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Senior Contributor

Re: When Marketers Impose Restrictive Farm Practices

SW, I never did a 'contract farm', who I worked with, were honest individuals, who agreed to pay me an extra 25 cents a bushel for non-GMO corn, or a little extra for the calves without implants, on a per pound basis, which brought them to about the same overall price per head, as a heavier implanted calf would have brought in the open market.

The calf guy doesn't buy any more, and the corn guy has enough ground rented on his own now, he doesn't need my corn, but both deals were done on a handshake basis, and I never was shorted, and I don't believe I ever gave them an inferior product.  Those kind of people are getting hard to find, anymore.

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Honored Advisor

Re: When Marketers Impose Restrictive Farm Practices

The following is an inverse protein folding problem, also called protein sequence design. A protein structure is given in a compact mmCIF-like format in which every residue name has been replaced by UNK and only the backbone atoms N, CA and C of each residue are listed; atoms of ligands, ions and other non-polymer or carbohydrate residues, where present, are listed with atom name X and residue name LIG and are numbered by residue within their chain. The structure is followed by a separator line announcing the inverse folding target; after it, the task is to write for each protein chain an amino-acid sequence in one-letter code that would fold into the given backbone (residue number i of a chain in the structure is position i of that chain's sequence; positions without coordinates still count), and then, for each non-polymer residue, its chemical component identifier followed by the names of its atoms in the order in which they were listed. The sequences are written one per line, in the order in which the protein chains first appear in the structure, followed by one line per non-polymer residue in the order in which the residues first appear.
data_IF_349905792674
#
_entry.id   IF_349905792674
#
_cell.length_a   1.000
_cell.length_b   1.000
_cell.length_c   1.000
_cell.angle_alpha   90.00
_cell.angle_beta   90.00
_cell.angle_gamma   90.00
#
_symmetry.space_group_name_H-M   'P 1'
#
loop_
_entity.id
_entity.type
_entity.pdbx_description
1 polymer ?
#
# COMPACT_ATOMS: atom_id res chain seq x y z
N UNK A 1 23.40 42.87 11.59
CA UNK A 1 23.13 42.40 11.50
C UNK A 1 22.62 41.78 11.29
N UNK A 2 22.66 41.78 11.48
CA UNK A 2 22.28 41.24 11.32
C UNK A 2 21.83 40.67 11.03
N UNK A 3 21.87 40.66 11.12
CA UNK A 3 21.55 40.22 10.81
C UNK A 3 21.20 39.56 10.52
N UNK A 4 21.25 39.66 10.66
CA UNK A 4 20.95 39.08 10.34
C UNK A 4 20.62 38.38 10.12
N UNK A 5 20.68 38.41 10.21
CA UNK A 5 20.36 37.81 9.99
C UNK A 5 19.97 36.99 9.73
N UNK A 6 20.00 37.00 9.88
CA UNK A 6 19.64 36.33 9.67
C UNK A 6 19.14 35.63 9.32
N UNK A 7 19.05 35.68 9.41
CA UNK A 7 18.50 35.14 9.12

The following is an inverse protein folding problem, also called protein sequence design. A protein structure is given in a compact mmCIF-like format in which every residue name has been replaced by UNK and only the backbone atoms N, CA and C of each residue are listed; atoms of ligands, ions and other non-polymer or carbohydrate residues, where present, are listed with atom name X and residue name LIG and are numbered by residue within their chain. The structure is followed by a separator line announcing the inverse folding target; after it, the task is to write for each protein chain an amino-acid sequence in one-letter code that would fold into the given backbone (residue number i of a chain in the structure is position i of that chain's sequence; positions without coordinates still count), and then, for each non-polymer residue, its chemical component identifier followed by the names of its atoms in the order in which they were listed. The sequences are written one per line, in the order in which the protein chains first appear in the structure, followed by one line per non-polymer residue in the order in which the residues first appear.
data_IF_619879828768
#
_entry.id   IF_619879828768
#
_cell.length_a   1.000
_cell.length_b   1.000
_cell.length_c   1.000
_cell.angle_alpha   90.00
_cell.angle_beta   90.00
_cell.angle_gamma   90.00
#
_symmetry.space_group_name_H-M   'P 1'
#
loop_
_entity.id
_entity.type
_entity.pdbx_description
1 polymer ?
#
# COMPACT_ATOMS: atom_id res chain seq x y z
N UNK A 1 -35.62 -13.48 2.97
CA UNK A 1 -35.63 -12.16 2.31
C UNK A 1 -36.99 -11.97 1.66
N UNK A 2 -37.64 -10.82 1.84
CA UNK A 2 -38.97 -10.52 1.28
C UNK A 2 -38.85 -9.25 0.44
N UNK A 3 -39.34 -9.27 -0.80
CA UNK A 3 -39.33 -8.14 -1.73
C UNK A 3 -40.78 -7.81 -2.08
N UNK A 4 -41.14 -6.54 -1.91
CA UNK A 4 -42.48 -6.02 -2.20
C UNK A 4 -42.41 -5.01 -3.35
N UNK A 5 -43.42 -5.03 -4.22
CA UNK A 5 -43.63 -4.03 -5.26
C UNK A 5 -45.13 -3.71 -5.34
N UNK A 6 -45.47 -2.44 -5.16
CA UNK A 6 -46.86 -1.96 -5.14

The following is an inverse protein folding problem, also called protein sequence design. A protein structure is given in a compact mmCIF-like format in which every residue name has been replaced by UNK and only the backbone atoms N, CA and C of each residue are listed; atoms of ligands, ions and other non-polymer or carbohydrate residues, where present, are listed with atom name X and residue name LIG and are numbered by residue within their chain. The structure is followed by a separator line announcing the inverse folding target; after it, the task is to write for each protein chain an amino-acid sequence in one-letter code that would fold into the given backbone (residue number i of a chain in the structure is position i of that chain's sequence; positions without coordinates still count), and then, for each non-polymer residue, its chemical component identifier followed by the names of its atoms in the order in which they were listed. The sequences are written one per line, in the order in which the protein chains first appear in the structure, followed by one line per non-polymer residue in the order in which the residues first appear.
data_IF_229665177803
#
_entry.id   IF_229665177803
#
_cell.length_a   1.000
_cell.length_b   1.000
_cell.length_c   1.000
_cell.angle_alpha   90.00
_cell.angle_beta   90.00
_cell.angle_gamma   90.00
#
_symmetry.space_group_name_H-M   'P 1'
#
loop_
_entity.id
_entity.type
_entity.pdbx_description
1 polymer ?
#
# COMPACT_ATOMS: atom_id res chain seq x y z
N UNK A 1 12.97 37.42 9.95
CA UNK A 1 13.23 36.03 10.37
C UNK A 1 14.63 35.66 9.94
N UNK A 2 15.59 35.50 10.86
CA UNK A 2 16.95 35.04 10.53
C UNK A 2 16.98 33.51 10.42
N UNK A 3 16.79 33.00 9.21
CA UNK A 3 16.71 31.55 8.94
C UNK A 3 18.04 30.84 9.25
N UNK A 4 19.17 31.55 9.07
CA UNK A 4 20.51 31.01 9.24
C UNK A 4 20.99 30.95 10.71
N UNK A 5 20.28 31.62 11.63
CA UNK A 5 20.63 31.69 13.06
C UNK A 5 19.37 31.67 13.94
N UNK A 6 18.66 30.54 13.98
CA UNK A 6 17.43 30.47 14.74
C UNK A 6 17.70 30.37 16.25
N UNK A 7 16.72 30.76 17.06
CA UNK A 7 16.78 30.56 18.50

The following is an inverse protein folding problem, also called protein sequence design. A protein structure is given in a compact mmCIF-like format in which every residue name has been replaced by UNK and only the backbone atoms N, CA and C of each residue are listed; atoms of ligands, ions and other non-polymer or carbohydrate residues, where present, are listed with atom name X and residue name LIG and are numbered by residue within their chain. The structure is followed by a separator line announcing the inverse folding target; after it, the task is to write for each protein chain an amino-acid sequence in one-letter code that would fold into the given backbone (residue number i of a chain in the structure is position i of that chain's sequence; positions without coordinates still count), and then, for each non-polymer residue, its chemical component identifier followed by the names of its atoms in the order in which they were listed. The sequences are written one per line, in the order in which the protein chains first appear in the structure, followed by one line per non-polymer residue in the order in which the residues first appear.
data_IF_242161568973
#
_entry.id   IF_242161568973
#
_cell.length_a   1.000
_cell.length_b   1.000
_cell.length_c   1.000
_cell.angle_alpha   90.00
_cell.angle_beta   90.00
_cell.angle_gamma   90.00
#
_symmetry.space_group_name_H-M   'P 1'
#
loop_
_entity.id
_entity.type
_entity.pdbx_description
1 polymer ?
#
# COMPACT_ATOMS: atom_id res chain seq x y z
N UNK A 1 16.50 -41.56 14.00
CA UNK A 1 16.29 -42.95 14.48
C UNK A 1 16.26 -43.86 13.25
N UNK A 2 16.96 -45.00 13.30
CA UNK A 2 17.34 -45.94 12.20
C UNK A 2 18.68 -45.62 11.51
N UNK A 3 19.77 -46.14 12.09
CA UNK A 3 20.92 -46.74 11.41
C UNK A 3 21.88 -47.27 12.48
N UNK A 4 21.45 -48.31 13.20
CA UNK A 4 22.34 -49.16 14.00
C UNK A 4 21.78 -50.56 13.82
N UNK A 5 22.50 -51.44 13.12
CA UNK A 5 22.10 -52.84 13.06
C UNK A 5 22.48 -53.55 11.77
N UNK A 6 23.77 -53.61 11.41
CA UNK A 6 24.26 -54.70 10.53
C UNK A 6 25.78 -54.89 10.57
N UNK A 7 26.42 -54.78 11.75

Oh I got ya,,, I have done similar....  that/s just the way things should be..

 

Dad grew up spending some time in potato and barley country, where there were 5 contracts out there for 3 positions... and if you were late yours sat in storage unsellable.... because they were tied up by contract....yet unpaid until used,,,, if ever at all..  or they got sold or stolen out the back door.

 

a rough business.... in the late 30's 

 

Your right,,, the general public doesn't carry much honor,,,, my wife and I were just having a discussion on this -- siting a few examples-- and came to this.. Is it really changed or just human nature..... Or were we just lucky to live have some special neighbors?

It is a lot about Parents and family...

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Senior Contributor

Re: When Marketers Impose Restrictive Farm Practices

On the bright side, I found a new grain buyer, who deals in handshakes and his word.  I don't get a bonus over the elevator in town, but I have only half the distance to haul, and he doesn't charge drying fees.   He said he would much rather deal with 5-6 guys like me with 1-2 pivots, over 1 guy with 10 pivots.   Says that we don't try to hide bad corn, under good, or say that they have X bushels to sell, only to come up short when prices rise (can get more at the elevator) and extra when prices go down, expecting the same price for the overrun as the bid for the bulk of the bushels.  It never ceases to amaze me, for what price some people will sell their integrety.

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